I charged them trough the day. First thing i noticed was the soc reading was 92% and cell no. 22 has shut the charger off. I went to work and by the time i arrived there i only had cca 50% SOC left!!! After work i drove back. 15km before home I noticed cell 22 and 23 voltages were falling. I went off the highway and drove at cca 50A - 90A. Nothing changed and just before home my BMS lost comm with those batteries because the modules need at least 2,2V of power to work. I checked cells in my garage and i found them quite warm. They cooled much slower then the rest. But when they cooled down they had 3,1V again. WTF!!!
My front box lid is lined with neopren rubber to press the cells in their place. Could this cause the cells to heat up? But why only two of them?

Do you have a solution?

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Post by arber333 » Sat, 25 May 2013, 11:57

Sorry double post by accident. Edited...

:)

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Post by evric » Sat, 25 May 2013, 13:36

The problem maybe the way you have mounted the cells. Normally the LIFEPO4 (eg Sky Energy blue ones) are OK on their side definitely not good to mount them flat. Maybe these black ones don't like being on their sides. Just a thought.
Definitely don't drive it if any cell drops below 2.5V for more than a few seconds. The cells will destroy themselves.
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Post by weber » Sat, 25 May 2013, 16:06

Hi arber33,

I think we need more information to help you properly. Can you give us a link to your EVAlbum page or other web page with your car's specs and photos? At least tell us what brand, quantity and capacity the cells are? How old are the cells? How long have you been doing this daily commute with them? How is SoC determined in your system? What measurement(s) is it based on? I understand charging is terminated when any cell hits 3.6 V, but what current is that at? Is that full charger current, or does it back off to a lower current before deciding the 3.6 V is grounds for termination? Why couldn't you tell that those cells were getting hot while you were driving? Surely Neville's celltop BMS modules measure temperature?

Based on the little information you have given so far, it sounds like those cells have gone high internal resistance due to past abuse, either by overcharging, or more likely by overheating. Why only those cells? First notice that high resistance causes high temperature which causes even higher resistance. So it's a vicious cycle. Cells have small differences in internal resistance from manufacture. These differences will tend to be magnified by that vicious cycle as time goes on.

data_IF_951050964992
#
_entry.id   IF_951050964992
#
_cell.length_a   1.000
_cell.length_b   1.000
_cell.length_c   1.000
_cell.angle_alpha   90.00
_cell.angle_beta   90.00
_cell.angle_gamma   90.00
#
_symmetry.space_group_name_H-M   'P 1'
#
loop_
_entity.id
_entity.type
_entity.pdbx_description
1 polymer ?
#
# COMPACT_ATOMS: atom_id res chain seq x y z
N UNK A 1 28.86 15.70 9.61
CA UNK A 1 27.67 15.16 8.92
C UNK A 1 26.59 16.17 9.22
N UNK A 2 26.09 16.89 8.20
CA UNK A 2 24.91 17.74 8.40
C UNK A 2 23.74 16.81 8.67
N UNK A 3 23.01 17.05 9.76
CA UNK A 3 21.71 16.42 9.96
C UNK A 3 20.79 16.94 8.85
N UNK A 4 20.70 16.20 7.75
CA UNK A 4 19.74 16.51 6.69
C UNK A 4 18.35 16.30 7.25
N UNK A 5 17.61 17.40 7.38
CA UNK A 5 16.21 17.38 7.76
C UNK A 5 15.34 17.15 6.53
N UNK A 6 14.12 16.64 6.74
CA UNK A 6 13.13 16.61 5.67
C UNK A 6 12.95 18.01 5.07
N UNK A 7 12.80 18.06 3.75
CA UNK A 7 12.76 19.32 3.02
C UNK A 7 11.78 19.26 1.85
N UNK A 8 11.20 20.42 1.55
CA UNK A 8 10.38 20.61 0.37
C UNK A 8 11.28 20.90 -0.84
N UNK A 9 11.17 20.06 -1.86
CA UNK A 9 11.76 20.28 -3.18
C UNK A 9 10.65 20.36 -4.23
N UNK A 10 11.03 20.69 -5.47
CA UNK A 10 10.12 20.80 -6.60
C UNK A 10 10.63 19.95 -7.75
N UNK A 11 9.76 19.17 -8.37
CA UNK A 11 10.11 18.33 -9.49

Another possibility is that the high resistance (we're talking a few milliohms here) is in the terminal connections, not the cells. One way to find that out is to take the relevant connections apart, clean off the old jointing paste, sandpaper the terminals and straps/lugs, and bolt them back with new jointing paste and the correct torque. Then test drive to see if those cells are still sagging way more than the others under load.
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Post by antiscab » Sat, 25 May 2013, 19:09

arber333 wrote: I am using Nevilles DIY BMS modules to assist with bottom balancing. I discharged the pack to 2,8V and charged until one cell hit 3,6V couple of times
what charge profile are you using?

is it constant current until first cell reaches 3.6v then constant voltage until current falls to 0.05C?

or something else?

do the cells get "floated"? (held at constant voltage at low current)
arber333 wrote: However day before yesterday i was returning home and i noticed one cell no. 22 voltage was falling below 2,6V at 130A load. I managed to get home and checked this cell. It bounced back to 3V. Nothing to cry about.


3V at no load is very flat (~1% SOC)
what voltage were the rest of the cells?

have you checked the shunts (if any) on the BMS modules? particularly, have the failed on?
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Post by arber333 » Sun, 26 May 2013, 01:55

weber wrote: Hi arber33,

I think we need more information to help you properly. Can you give us a link to your EVAlbum page or other web page with your car's specs and photos? At least tell us what brand, quantity and capacity the cells are? How old are the cells? How long have you been doing this daily commute with them? How is SoC determined in your system? What measurement(s) is it based on? I understand charging is terminated when any cell hits 3.6 V, but what current is that at? Is that full charger current, or does it back off to a lower current before deciding the 3.6 V is grounds for termination? Why couldn't you tell that those cells were getting hot while you were driving? Surely Neville's celltop BMS modules measure temperature?

Based on the little information you have given so far, it sounds like those cells have gone high internal resistance due to past abuse, either by overcharging, or more likely by overheating. Why only those cells? First notice that high resistance causes high temperature which causes even higher resistance. So it's a vicious cycle. Cells have small differences in internal resistance from manufacture. These differences will tend to be magnified by that vicious cycle as time goes on.